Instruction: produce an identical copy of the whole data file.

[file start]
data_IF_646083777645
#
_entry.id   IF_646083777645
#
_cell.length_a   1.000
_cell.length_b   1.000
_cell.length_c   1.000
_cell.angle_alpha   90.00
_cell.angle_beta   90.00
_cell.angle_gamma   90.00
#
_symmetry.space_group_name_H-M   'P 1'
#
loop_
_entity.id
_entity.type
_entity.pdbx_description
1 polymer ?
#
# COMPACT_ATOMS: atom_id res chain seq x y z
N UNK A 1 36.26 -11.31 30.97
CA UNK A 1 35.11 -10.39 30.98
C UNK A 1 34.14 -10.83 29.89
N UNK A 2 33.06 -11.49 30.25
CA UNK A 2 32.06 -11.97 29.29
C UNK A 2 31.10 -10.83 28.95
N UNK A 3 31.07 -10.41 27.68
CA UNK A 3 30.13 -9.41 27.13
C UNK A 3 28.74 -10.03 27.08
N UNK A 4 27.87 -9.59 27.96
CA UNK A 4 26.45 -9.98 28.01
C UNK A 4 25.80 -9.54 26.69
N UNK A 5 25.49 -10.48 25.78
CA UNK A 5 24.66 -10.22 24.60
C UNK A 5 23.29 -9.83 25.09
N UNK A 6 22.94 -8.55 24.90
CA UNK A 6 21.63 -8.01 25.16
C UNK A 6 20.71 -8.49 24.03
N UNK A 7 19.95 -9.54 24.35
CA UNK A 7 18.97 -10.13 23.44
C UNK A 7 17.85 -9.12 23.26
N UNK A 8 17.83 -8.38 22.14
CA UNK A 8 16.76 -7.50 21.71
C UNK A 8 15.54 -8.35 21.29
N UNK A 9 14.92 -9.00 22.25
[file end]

data_IF_646083777645
#
_entry.id   IF_646083777645
#
_cell.length_a   1.000
_cell.length_b   1.000
_cell.length_c   1.000
_cell.angle_alpha   90.00
_cell.angle_beta   90.00
_cell.angle_gamma   90.00
#
_symmetry.space_group_name_H-M   'P 1'
#
loop_
_entity.id
_entity.type
_entity.pdbx_description
1 polymer ?
#
# COMPACT_ATOMS: atom_id res chain seq x y z
N UNK A 1 36.26 -11.31 30.97
CA UNK A 1 35.11 -10.39 30.98
C UNK A 1 34.14 -10.83 29.89
N UNK A 2 33.06 -11.49 30.25
CA UNK A 2 32.06 -11.97 29.29
C UNK A 2 31.10 -10.83 28.95
N UNK A 3 31.07 -10.41 27.68
CA UNK A 3 30.13 -9.41 27.13
C UNK A 3 28.74 -10.03 27.08
N UNK A 4 27.87 -9.59 27.96
CA UNK A 4 26.45 -9.98 28.01
C UNK A 4 25.80 -9.54 26.69
N UNK A 5 25.49 -10.48 25.78
CA UNK A 5 24.66 -10.22 24.60
C UNK A 5 23.29 -9.83 25.09
N UNK A 6 22.94 -8.55 24.90
CA UNK A 6 21.63 -8.01 25.16
C UNK A 6 20.71 -8.49 24.03
N UNK A 7 19.95 -9.54 24.35
CA UNK A 7 18.97 -10.13 23.44
C UNK A 7 17.85 -9.12 23.26
N UNK A 8 17.83 -8.38 22.14
CA UNK A 8 16.76 -7.50 21.71
C UNK A 8 15.54 -8.35 21.29
N UNK A 9 14.92 -9.00 22.25